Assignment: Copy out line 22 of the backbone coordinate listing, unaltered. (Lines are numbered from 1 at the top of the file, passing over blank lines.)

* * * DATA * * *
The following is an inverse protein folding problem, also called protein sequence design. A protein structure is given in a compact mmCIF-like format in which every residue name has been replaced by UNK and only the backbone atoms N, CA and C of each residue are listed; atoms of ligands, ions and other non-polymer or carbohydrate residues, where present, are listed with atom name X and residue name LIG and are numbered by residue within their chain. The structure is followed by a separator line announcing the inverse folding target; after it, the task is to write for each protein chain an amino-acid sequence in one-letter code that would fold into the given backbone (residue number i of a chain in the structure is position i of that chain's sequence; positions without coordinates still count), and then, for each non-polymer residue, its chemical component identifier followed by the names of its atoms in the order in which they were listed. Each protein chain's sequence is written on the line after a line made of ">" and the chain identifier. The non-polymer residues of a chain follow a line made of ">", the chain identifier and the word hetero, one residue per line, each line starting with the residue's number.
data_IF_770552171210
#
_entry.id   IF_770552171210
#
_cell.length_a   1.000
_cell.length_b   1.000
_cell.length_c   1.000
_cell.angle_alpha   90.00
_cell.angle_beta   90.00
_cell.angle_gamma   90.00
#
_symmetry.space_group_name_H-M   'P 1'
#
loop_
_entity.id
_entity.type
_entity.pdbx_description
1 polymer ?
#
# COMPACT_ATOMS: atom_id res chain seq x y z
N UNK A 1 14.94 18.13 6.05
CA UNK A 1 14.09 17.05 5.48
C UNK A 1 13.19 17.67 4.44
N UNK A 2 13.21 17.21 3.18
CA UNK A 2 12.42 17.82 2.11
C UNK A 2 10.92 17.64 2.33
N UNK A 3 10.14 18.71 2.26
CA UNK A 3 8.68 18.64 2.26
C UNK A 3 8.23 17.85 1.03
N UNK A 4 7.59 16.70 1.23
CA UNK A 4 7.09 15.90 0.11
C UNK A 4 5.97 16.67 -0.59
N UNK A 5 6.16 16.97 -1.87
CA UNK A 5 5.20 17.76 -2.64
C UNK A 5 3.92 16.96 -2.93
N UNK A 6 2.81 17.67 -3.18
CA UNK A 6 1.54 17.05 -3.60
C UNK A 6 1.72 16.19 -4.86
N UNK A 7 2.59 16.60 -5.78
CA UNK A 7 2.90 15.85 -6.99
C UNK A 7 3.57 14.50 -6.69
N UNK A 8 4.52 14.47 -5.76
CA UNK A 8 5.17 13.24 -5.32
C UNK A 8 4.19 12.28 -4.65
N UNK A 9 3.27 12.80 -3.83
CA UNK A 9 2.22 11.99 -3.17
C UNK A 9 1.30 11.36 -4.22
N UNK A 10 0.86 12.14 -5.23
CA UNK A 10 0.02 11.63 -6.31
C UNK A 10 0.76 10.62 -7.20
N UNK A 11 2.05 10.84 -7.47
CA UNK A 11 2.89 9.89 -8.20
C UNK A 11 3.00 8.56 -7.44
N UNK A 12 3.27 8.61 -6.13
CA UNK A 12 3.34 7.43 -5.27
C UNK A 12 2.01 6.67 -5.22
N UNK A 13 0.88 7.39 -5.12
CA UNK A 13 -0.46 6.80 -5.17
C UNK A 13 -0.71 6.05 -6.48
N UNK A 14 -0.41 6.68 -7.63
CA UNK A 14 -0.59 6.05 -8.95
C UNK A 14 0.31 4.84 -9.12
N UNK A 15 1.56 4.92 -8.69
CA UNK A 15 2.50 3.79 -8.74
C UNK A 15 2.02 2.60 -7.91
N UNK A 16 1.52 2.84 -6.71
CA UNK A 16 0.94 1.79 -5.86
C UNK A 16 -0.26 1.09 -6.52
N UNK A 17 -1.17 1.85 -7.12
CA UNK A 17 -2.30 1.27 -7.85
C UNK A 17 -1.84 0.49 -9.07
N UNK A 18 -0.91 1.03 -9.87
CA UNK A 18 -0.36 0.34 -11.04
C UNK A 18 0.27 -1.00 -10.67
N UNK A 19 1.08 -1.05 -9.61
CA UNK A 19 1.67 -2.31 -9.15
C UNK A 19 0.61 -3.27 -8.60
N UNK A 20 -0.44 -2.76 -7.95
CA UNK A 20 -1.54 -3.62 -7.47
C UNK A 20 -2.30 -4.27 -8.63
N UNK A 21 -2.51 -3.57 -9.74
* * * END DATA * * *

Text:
N UNK A 1 14.94 18.13 6.05